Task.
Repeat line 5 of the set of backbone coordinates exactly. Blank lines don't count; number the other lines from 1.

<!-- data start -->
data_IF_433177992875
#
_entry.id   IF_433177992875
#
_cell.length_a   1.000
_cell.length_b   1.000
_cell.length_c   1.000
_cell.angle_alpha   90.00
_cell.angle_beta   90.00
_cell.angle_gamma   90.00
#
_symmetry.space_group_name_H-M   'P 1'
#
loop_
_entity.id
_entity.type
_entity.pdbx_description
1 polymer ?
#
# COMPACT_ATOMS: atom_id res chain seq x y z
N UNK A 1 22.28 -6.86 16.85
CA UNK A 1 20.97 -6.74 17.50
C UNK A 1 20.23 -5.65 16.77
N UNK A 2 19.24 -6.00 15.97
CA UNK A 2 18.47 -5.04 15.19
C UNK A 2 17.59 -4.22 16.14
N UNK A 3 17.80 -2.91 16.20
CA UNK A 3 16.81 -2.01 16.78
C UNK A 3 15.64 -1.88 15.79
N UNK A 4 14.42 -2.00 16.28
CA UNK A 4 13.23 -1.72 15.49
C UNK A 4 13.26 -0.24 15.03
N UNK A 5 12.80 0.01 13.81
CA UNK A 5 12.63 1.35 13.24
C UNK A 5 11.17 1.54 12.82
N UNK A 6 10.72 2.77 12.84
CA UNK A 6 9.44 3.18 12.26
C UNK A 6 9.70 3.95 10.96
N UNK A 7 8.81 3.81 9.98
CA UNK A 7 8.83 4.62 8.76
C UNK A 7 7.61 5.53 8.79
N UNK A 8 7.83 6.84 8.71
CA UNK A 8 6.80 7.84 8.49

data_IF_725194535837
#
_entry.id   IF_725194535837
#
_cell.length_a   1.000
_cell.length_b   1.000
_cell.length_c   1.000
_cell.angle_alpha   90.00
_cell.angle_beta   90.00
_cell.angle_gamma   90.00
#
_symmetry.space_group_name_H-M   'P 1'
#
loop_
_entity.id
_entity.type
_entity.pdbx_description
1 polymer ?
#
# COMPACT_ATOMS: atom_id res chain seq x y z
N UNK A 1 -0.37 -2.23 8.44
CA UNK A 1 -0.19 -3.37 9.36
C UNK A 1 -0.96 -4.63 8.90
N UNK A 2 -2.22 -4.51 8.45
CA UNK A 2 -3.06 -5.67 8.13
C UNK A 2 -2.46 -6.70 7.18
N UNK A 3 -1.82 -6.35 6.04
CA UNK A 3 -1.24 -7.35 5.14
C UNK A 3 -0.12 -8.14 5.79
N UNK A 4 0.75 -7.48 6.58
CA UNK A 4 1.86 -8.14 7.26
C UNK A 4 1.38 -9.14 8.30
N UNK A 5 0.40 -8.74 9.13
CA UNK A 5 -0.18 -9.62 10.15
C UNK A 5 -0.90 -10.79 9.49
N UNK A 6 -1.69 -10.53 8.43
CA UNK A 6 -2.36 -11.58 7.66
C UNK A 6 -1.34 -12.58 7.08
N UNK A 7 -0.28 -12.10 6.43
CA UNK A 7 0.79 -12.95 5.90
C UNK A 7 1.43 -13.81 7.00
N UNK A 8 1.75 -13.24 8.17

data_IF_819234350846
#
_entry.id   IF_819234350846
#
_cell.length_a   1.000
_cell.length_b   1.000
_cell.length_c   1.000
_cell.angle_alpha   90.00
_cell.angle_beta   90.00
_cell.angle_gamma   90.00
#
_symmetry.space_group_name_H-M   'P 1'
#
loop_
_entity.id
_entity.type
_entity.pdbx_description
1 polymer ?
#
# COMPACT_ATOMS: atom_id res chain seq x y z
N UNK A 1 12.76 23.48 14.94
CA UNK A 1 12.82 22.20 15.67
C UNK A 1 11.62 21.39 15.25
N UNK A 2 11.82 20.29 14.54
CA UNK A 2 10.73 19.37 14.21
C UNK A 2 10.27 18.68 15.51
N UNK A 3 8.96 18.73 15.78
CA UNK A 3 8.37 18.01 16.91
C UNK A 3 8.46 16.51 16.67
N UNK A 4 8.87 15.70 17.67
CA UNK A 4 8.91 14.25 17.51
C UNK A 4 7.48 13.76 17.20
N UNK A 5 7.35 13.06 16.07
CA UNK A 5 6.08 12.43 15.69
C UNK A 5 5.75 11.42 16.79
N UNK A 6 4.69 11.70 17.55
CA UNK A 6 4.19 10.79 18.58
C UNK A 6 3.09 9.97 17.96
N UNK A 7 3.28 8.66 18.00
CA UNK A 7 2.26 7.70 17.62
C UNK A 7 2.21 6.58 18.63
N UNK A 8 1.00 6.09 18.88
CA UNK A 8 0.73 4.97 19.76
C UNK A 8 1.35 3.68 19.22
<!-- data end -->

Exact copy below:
_cell.length_a   1.000